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A history of Volkswagen in three cars

Written by Tom | 26th September 2019


Volkswagen is more than just a car manufacturer – they’ve helped set a precedent for where aesthetic meets innovation, where accessibility and affordability are never forgotten. We took a drive down memory lane with our classic cars expert, Sander Houdel, and looked into a history of Volkswagen’s most memorable models. 


Golf MK1

 

For a car that initially was seen as a fuel-efficient replacement for the iconic VW Beetle, the Golf MK1 exceeded expectations. “The Golf started its life in 1974 and was a real game changer for Volkswagen,'' says Sander Houdel. “It was the first mass produced water-cooled car for Volkswagen.” This was a significant change in Volkswagen’s approach, which had previously used air-cooled engines (as with the Beetle). It also adopted front-wheel drive, as opposed to rear-wheel drive, and marked another departure from the company’s previous car models.


But the Golf’s status as a trailblazer was much more than its features. It gained almost symbolic appeal after its release for speed and affordability, and it was especially popular with young people in the 80s and 90s. Much of this can be attributed to the success of the ‘Sport’ version – the Golf GTI. Born out of a side project concocted by two engineers who used spare parts and a variety of clandestine tactics to build the car, the GTI proved there was a demand for a family car that harnessed the performance of a sportier car while still being practical and safe. In fact, this version of the Golf is credited with coining the term ‘Hot-Hatch’ – a high-performance hatchback. 


Golfs are still being made in the 2010s (currently on its 8th edition) and the model has surpassed the Beetle as Volkswagen’s best-selling car. Better yet, it’s one of the top-selling cars in the world. 


The Golf GTI was billed as the 'sport' version of the car – combining speed and safety


Volkswagen Scirocco


Volkswagen’s unusual tradition of naming cars after winds (the Golf refers to the ‘Gulf Stream’ and the Polo to ‘polar winds’) continued with the Scirocco, which takes its name from a Mediterranean wind that can reach up to hurricane speeds. Though the Scirocco wasn’t intended to hit quite the same thresholds of speed, it was positioned as a sports car.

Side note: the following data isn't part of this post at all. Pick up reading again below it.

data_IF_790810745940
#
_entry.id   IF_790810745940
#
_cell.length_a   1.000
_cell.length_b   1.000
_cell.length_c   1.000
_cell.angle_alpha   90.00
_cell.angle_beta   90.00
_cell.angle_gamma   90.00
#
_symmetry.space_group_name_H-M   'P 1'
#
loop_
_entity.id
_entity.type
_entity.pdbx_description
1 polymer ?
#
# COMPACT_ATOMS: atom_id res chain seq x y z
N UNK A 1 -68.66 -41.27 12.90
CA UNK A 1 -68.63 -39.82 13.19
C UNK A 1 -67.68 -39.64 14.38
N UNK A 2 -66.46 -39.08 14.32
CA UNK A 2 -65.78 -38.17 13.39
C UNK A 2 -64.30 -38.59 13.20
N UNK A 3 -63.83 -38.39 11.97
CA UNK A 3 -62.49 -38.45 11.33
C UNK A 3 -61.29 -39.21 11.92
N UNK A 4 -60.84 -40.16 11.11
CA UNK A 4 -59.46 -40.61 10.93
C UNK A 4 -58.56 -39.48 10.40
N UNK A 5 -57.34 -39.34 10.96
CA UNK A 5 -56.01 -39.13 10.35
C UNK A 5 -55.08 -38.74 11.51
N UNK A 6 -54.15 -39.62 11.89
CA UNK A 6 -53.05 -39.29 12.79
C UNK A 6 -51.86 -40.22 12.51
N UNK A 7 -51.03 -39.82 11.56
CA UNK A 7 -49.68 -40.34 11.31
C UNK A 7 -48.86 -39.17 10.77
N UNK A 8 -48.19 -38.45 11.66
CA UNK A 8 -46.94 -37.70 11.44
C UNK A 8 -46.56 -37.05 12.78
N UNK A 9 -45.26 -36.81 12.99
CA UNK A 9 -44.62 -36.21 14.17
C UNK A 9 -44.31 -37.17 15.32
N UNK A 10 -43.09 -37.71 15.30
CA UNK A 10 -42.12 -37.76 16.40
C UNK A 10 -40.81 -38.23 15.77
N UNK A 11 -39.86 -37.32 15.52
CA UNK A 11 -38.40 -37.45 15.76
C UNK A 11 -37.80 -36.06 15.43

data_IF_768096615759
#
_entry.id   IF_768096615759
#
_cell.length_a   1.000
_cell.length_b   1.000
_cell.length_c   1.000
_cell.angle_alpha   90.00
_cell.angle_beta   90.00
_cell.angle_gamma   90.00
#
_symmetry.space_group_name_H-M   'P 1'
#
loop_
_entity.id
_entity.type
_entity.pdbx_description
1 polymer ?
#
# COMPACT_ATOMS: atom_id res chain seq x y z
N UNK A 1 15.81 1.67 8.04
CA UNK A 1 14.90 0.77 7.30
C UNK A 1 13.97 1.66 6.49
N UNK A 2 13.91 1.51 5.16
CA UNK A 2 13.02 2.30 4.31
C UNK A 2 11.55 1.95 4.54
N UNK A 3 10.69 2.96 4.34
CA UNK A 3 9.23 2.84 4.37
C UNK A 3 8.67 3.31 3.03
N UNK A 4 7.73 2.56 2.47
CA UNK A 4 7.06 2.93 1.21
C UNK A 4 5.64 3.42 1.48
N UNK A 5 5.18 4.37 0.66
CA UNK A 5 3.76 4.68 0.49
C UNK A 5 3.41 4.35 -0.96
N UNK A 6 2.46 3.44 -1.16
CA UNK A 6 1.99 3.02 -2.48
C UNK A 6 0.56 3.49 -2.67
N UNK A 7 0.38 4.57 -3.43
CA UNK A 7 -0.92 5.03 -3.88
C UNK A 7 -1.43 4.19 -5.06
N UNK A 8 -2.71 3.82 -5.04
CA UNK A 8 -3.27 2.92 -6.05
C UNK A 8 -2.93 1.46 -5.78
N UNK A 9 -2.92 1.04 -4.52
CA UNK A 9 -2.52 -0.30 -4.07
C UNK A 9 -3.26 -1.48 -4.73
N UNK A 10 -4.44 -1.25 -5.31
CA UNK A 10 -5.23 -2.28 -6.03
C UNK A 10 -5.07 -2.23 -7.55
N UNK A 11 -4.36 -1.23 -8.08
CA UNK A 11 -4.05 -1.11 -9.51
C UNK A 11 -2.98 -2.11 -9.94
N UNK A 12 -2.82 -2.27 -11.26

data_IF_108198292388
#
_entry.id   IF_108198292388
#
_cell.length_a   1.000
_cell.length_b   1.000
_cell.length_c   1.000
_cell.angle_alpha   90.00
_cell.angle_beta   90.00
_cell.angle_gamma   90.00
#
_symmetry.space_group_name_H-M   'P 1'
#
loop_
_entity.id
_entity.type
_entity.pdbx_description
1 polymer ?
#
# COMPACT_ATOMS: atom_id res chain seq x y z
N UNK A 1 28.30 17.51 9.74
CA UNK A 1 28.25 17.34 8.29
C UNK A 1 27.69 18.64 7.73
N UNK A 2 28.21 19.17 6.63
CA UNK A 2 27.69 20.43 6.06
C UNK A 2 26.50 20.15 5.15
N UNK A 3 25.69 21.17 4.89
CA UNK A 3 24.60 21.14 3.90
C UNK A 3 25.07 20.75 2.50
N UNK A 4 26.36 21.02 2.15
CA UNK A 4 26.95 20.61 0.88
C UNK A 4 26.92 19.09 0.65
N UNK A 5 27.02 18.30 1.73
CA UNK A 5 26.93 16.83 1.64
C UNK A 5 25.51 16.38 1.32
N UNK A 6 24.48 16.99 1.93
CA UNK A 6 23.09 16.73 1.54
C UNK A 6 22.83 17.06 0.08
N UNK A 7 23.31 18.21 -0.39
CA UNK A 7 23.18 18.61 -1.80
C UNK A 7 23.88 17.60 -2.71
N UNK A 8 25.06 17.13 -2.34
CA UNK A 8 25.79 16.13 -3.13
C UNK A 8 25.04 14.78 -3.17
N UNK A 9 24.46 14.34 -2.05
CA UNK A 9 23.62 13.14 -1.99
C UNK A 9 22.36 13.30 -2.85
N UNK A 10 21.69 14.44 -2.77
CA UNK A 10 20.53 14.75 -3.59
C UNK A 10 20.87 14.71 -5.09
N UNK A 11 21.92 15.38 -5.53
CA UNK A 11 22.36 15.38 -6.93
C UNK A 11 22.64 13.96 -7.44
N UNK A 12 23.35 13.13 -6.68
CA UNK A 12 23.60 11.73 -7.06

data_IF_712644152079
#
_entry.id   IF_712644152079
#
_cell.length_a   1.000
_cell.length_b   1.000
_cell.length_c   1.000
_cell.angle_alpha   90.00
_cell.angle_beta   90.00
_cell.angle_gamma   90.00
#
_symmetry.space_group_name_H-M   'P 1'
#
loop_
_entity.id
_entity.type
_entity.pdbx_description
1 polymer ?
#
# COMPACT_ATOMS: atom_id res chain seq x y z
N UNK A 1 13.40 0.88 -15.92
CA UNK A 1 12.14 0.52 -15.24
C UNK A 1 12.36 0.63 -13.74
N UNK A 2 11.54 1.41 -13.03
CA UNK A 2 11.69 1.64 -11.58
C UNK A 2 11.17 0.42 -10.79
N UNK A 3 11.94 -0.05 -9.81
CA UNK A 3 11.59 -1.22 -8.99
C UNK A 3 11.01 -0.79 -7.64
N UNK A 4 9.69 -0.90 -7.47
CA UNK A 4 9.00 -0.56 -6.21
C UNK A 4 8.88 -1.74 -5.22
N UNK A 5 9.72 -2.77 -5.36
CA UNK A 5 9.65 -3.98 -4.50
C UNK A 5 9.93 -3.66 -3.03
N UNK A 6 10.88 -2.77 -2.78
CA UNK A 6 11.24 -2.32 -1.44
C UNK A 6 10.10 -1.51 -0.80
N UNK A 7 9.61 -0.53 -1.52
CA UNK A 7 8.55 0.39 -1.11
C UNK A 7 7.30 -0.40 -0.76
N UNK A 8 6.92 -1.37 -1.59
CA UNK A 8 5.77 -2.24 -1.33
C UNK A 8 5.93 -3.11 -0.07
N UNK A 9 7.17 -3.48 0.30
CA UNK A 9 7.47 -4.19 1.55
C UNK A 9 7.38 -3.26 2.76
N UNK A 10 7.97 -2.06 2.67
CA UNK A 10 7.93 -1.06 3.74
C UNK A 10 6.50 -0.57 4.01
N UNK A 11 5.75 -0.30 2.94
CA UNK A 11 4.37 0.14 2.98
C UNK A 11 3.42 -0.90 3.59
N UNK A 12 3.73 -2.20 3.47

“The Scirocco was launched in 1974 as a replacement for the Karmann Ghia,” says Sander.  “The car was meant to be more sporty, based on the technique of the Volkswagen Golf. It was a popular car for the younger folk because of its look – it's a coupé.” And much like the Golf MK1, it helped pioneer Volkswagen’s transition to water-cooled engines.


What arguably made a difference in the car’s popularity was Giorgetto Giugiaro’s deft design. Giugiaro had previously worked on cars for both Ferrari and Maserati and drew on the race car sensibilities of these brands to inform the Scirocco’s design. A streamlined and aerodynamic hood, a four-cylinder engine and a large interior space all helped make the Scirocco especially appealing – and that’s without all the mod-cons added in later models, such as a sunroof and air conditioning. Volkswagen ran the production of this car until 2017, but the legend of Scirocco lives on. 


The Scirocco combined both looks and speed, which made it a popular choice with young people


Van T2


Not since the Volkswagen Beetle has a car had so much romantic and nostalgic appeal as the Volkswagen Van T2. Synonymous with countercultures of the 1960s, these boxy vehicles were dreamt up by Dutch Volkswagen importer Ben Pon, who sketched out the plans for a cargo-carrying vehicle set on the chassis (base frame) of the Beetle. 


While these types of vehicles were used by bakers and tradesmen, the T2 was designed with the idea of producing a more efficient van that put an emphasis on comfort and space. “The T2 is the successor of the famous T1 split window van. The T2 had better suspension, more interior space and bigger engines,” explains Sander. Alongside that, the engines were placed at the back (as opposed to the front) which made driving these vans easier, helping van-type cars break into the mainstream market.  


As to why it was so popular with counter cultures of the time, Sander has some thoughts. “I think that it was because the T2 was cheap, reliable and easy to drive. They also had a lot of interior space for a bed, kitchen etc. Ultimately it was a multifunctional van.” The car’s large body made it the ideal canvas for painting and decorating, which helped make them almost unmissable. And while the vans are no longer in production, stop by a festival and you might spot one of them decked out in pastel colours, their whimsical headlights still shining. 


The T2 became known as the 'hippie van'


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How the VW Beetle went from nazi invention to pop culture icon


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